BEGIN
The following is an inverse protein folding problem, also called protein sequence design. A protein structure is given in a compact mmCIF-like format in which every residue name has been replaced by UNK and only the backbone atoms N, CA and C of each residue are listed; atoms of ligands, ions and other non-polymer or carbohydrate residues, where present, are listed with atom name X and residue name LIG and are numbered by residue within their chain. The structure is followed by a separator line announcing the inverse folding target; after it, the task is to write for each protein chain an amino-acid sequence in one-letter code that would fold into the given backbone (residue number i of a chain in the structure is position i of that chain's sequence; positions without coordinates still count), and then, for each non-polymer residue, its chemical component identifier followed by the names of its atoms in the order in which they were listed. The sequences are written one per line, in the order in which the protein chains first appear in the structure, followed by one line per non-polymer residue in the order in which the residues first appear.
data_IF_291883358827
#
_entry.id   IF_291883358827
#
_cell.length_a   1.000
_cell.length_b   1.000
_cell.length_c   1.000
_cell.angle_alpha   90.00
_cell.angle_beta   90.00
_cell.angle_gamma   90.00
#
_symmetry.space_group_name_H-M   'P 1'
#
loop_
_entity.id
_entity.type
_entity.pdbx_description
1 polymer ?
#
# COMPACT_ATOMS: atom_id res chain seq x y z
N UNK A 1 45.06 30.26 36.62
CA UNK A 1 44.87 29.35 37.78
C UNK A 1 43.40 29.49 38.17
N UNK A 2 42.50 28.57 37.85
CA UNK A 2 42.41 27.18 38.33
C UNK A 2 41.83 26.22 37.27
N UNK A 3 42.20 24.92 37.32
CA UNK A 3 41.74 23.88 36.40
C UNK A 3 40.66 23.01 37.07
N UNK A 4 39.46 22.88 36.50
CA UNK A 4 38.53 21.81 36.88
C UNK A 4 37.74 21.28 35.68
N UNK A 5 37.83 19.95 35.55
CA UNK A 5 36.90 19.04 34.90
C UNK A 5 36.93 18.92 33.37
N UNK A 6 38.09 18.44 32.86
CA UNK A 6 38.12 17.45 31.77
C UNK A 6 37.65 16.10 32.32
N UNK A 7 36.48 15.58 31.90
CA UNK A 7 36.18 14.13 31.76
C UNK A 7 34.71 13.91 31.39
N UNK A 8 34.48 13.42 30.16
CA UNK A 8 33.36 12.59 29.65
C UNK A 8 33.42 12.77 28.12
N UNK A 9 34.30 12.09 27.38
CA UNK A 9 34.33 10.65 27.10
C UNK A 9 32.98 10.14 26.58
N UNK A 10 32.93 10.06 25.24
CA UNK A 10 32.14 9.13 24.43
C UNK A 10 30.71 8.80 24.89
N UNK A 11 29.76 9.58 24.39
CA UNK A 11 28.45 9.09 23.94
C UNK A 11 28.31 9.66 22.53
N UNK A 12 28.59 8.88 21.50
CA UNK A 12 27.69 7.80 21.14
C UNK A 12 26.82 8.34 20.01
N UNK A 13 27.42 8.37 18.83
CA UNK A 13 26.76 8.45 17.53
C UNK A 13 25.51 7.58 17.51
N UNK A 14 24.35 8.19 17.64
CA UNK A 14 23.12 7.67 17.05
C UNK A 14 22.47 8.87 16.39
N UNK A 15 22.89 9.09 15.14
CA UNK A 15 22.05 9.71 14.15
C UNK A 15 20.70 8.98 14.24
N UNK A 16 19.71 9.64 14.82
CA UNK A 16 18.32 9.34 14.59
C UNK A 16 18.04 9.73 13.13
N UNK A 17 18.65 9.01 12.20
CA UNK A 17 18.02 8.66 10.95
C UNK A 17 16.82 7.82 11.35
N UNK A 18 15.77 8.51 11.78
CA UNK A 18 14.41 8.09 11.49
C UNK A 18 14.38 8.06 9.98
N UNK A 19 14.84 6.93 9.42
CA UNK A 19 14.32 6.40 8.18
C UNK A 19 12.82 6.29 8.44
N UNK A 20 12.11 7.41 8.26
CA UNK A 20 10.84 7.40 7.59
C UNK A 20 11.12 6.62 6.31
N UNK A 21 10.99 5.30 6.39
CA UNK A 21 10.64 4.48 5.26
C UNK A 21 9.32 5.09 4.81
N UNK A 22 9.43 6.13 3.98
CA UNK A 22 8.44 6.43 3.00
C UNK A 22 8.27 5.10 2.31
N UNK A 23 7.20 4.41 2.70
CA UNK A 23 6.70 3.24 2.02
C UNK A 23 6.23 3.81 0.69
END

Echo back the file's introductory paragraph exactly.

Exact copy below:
The following is an inverse protein folding problem, also called protein sequence design. A protein structure is given in a compact mmCIF-like format in which every residue name has been replaced by UNK and only the backbone atoms N, CA and C of each residue are listed; atoms of ligands, ions and other non-polymer or carbohydrate residues, where present, are listed with atom name X and residue name LIG and are numbered by residue within their chain. The structure is followed by a separator line announcing the inverse folding target; after it, the task is to write for each protein chain an amino-acid sequence in one-letter code that would fold into the given backbone (residue number i of a chain in the structure is position i of that chain's sequence; positions without coordinates still count), and then, for each non-polymer residue, its chemical component identifier followed by the names of its atoms in the order in which they were listed. The sequences are written one per line, in the order in which the protein chains first appear in the structure, followed by one line per non-polymer residue in the order in which the residues first appear.